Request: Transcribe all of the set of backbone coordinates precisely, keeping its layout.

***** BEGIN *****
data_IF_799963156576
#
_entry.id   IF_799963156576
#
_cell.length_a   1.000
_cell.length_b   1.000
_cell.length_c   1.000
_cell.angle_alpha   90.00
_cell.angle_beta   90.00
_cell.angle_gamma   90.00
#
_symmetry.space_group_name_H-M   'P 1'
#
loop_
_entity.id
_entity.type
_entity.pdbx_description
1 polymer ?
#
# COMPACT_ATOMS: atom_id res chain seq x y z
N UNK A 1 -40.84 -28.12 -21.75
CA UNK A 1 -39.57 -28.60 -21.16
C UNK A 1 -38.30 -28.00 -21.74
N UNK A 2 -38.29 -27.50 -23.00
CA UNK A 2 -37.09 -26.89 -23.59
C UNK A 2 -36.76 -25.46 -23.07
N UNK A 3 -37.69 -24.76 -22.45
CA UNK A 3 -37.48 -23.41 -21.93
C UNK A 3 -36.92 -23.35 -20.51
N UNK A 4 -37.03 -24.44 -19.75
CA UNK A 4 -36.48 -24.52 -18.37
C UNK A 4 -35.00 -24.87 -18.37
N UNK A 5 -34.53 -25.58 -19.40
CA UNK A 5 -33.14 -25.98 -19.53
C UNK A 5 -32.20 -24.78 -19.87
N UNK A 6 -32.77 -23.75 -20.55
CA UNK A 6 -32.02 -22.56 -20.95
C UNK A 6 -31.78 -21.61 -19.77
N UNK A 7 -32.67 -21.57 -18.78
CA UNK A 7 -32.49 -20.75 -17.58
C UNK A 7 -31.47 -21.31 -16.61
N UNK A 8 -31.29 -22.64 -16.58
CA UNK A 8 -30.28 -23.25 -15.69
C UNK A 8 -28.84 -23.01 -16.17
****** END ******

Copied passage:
data_IF_799963156576
#
_entry.id   IF_799963156576
#
_cell.length_a   1.000
_cell.length_b   1.000
_cell.length_c   1.000
_cell.angle_alpha   90.00
_cell.angle_beta   90.00
_cell.angle_gamma   90.00
#
_symmetry.space_group_name_H-M   'P 1'
#
loop_
_entity.id
_entity.type
_entity.pdbx_description
1 polymer ?
#
# COMPACT_ATOMS: atom_id res chain seq x y z
N UNK A 1 -40.84 -28.12 -21.75
CA UNK A 1 -39.57 -28.60 -21.16
C UNK A 1 -38.30 -28.00 -21.74
N UNK A 2 -38.29 -27.50 -23.00
CA UNK A 2 -37.09 -26.89 -23.59
C UNK A 2 -36.76 -25.46 -23.07
N UNK A 3 -37.69 -24.76 -22.45
CA UNK A 3 -37.48 -23.41 -21.93
C UNK A 3 -36.92 -23.35 -20.51
N UNK A 4 -37.03 -24.44 -19.75
CA UNK A 4 -36.48 -24.52 -18.37
C UNK A 4 -35.00 -24.87 -18.37
N UNK A 5 -34.53 -25.58 -19.40
CA UNK A 5 -33.14 -25.98 -19.53
C UNK A 5 -32.20 -24.78 -19.87
N UNK A 6 -32.77 -23.75 -20.55
CA UNK A 6 -32.02 -22.56 -20.95
C UNK A 6 -31.78 -21.61 -19.77
N UNK A 7 -32.67 -21.57 -18.78
CA UNK A 7 -32.49 -20.75 -17.58
C UNK A 7 -31.47 -21.31 -16.61
N UNK A 8 -31.29 -22.64 -16.58
CA UNK A 8 -30.28 -23.25 -15.69
C UNK A 8 -28.84 -23.01 -16.17